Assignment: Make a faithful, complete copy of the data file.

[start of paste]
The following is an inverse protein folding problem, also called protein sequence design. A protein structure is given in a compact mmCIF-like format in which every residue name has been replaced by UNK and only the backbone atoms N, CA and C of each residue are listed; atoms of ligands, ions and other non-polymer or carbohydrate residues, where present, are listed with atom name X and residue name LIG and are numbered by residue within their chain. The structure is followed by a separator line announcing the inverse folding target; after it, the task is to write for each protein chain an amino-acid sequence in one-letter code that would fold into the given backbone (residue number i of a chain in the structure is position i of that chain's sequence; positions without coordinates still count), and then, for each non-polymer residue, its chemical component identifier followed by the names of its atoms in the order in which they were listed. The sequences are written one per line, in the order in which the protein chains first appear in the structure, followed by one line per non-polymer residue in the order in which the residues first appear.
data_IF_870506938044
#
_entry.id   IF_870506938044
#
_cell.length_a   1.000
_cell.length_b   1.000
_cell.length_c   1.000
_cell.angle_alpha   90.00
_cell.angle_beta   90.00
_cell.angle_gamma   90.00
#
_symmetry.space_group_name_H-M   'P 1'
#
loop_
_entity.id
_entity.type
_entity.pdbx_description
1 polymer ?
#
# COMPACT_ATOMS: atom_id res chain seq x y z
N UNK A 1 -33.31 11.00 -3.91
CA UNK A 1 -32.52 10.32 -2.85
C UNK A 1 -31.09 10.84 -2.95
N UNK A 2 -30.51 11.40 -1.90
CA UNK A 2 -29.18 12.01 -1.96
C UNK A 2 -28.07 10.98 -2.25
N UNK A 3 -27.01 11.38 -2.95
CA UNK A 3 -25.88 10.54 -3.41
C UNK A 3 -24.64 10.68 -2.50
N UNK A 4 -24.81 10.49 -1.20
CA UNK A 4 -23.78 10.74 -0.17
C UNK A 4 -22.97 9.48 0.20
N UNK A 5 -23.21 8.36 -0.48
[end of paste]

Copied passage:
The following is an inverse protein folding problem, also called protein sequence design. A protein structure is given in a compact mmCIF-like format in which every residue name has been replaced by UNK and only the backbone atoms N, CA and C of each residue are listed; atoms of ligands, ions and other non-polymer or carbohydrate residues, where present, are listed with atom name X and residue name LIG and are numbered by residue within their chain. The structure is followed by a separator line announcing the inverse folding target; after it, the task is to write for each protein chain an amino-acid sequence in one-letter code that would fold into the given backbone (residue number i of a chain in the structure is position i of that chain's sequence; positions without coordinates still count), and then, for each non-polymer residue, its chemical component identifier followed by the names of its atoms in the order in which they were listed. The sequences are written one per line, in the order in which the protein chains first appear in the structure, followed by one line per non-polymer residue in the order in which the residues first appear.
data_IF_870506938044
#
_entry.id   IF_870506938044
#
_cell.length_a   1.000
_cell.length_b   1.000
_cell.length_c   1.000
_cell.angle_alpha   90.00
_cell.angle_beta   90.00
_cell.angle_gamma   90.00
#
_symmetry.space_group_name_H-M   'P 1'
#
loop_
_entity.id
_entity.type
_entity.pdbx_description
1 polymer ?
#
# COMPACT_ATOMS: atom_id res chain seq x y z
N UNK A 1 -33.31 11.00 -3.91
CA UNK A 1 -32.52 10.32 -2.85
C UNK A 1 -31.09 10.84 -2.95
N UNK A 2 -30.51 11.40 -1.90
CA UNK A 2 -29.18 12.01 -1.96
C UNK A 2 -28.07 10.98 -2.25
N UNK A 3 -27.01 11.38 -2.95
CA UNK A 3 -25.88 10.54 -3.41
C UNK A 3 -24.64 10.68 -2.50
N UNK A 4 -24.81 10.49 -1.20
CA UNK A 4 -23.78 10.74 -0.17
C UNK A 4 -22.97 9.48 0.20
N UNK A 5 -23.21 8.36 -0.48